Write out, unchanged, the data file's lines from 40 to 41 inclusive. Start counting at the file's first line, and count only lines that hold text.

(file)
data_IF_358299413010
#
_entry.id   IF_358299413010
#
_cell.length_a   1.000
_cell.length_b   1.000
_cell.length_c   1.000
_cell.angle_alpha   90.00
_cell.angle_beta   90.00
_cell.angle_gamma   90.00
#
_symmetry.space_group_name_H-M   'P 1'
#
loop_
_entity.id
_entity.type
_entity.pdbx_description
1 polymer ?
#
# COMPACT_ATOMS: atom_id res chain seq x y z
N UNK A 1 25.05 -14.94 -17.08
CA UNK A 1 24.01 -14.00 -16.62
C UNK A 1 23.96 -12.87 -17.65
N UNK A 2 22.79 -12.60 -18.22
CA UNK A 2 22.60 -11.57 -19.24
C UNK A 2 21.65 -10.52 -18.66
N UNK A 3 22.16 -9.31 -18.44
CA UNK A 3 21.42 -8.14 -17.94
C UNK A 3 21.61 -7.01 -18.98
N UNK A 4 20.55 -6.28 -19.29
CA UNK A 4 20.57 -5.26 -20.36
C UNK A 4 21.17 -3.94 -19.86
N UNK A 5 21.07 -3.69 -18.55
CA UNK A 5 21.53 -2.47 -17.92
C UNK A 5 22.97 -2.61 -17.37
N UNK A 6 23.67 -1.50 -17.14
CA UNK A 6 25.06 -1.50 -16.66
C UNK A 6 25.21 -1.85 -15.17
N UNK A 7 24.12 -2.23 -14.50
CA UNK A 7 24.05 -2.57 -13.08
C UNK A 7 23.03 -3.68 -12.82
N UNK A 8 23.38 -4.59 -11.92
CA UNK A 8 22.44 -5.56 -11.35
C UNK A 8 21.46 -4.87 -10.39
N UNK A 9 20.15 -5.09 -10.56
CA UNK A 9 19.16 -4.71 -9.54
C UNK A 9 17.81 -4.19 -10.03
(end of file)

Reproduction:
CA UNK A 7 24.05 -2.57 -13.08
C UNK A 7 23.03 -3.68 -12.82